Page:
As part of our This Day in History series, we bring you a collection of
people’s history stories from July 4th: Beyond 1776.
On July 4, 1827, slavery was abolished in New York, following a gradual emancipation law that went into effect in 1799. However, as historian James Horton explains in a PBS interview, New York continued to benefit economically from the system of human bondage. “New York really provided much of the capital that made the plantation economy in the South possible.”
Learn more in these two resources by Alan Singer, the book New York and Slavery: Time to Teach the Truth and an article, “Reclaiming Hidden History: Students Create a Slavery Walking Tour in Manhattan,” about how he and his students organized a tour of the hidden history of slavery in New York.
In 1852, abolitionist Frederick Douglass delivered his speech “The Meaning of July Fourth for the Negro,” on July 5 at an event commemorating the signing of the Declaration of Independence in Rochester, New York. Douglass’ words resonate today.
The rich inheritance of justice, liberty, prosperity, and independence, bequeathed by your fathers, is shared by you, not by me. The sunlight that brought life and healing to you, has brought stripes and death to me. This Fourth [of] July is yours, not mine. You may rejoice, I must mourn. To drag a man in fetters into the grand illuminated temple of liberty, and call upon him to join you in joyous anthems, were inhuman mockery and sacrilegious irony.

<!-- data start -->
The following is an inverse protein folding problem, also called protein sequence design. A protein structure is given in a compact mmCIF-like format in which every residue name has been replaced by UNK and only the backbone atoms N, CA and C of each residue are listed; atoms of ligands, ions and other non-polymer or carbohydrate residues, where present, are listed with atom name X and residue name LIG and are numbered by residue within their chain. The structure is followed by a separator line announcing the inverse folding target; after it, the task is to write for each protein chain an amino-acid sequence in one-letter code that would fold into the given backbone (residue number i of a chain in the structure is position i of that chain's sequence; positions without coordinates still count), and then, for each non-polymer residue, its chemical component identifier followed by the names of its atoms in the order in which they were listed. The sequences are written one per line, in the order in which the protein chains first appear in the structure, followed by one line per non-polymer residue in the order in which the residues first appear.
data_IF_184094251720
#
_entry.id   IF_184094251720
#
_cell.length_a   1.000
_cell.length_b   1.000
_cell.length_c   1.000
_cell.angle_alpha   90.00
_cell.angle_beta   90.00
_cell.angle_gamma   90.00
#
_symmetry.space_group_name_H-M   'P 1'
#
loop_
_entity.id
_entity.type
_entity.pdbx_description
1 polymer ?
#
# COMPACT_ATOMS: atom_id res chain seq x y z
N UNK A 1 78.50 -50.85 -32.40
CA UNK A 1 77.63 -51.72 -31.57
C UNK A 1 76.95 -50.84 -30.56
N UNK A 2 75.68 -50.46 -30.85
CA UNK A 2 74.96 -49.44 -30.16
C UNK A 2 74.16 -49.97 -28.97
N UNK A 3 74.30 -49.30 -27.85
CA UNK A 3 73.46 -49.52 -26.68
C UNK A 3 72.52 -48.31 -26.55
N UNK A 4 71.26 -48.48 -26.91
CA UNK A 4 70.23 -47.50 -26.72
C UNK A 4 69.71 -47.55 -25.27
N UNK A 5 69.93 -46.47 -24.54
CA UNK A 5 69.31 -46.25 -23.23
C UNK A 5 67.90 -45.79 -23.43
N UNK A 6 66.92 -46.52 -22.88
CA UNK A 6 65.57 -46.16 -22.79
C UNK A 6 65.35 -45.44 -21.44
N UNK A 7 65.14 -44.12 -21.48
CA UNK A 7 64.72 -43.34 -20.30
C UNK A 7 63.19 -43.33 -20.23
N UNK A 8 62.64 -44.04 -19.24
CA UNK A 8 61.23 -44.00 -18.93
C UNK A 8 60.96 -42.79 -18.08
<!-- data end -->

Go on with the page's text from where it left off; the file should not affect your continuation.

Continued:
On July 4, 1854, abolitionists—including William Lloyd Garrison, Sojourner Truth, Lucy Stone, and Henry David Thoreau—addressed a rally sponsored by the Massachusetts Anti-Slavery Society. At the rally, Garrison burned copies of the Fugitive Slave Act and the U.S. Constitution, crying out “So perish all compromises with tyranny!” This referred to two recent incidents: the passing of the Kansas-Nebraska Act into law on May 30, which expanded slavery into these territories; and the arrest and the re-enslavement of Anthony Burns who had been taken into custody on May 24 in Boston, in compliance with the Fugitive Slave Act, a component of the Compromise of 1850. Read a detailed description about the rally at the Massachusetts Historical Society and about Anthony Burns’ capture at PBS’s Africans in America website.